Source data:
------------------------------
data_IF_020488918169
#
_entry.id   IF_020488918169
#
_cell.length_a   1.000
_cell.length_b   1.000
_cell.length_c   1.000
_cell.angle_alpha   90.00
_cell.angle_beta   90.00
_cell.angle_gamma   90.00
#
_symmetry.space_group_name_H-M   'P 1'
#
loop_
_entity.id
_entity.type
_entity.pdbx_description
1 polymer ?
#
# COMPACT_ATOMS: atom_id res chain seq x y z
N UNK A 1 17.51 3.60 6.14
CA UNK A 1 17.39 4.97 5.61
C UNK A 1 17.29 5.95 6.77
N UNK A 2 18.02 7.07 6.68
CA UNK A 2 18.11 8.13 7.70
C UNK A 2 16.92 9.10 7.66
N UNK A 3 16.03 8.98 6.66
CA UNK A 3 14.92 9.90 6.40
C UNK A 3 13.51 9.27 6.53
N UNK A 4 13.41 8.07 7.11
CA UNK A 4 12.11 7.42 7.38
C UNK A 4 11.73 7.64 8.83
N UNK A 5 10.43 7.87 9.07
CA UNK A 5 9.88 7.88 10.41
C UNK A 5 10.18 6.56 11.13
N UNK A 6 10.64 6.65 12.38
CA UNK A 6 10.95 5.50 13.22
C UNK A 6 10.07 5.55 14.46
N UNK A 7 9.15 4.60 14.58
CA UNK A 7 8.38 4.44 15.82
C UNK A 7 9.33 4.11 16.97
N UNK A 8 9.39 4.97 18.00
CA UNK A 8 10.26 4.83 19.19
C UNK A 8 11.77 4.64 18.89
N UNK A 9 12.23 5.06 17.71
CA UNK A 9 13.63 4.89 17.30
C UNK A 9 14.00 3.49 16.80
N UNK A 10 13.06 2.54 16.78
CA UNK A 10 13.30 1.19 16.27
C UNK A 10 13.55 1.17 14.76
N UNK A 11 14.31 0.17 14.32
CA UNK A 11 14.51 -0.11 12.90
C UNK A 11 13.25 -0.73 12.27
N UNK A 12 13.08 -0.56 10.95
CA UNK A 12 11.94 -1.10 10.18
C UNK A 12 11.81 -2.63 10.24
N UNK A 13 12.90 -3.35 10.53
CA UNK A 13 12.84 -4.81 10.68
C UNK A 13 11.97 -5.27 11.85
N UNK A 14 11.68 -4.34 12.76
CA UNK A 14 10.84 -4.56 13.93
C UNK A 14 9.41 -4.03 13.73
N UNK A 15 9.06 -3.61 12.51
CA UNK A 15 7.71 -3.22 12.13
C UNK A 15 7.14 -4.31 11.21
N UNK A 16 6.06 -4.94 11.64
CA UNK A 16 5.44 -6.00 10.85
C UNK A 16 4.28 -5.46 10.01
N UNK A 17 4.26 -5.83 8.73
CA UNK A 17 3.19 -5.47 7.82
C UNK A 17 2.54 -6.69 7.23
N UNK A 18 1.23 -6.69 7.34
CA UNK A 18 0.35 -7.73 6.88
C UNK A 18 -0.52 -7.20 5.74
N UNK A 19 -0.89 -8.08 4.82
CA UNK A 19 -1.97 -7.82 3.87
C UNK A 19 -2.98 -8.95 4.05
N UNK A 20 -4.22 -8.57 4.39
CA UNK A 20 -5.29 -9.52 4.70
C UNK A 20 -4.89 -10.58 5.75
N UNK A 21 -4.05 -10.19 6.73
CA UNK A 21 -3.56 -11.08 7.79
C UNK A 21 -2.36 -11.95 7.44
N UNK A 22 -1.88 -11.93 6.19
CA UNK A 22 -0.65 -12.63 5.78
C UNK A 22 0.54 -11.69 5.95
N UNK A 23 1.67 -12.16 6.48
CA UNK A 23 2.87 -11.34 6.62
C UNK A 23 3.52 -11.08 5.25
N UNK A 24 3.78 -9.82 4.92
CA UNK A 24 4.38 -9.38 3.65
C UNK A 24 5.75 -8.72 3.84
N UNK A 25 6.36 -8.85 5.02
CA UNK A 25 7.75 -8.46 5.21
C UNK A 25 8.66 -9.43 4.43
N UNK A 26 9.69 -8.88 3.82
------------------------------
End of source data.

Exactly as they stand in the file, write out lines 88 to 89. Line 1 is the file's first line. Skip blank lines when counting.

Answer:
CA UNK A 23 2.87 -11.34 6.62
C UNK A 23 3.52 -11.08 5.25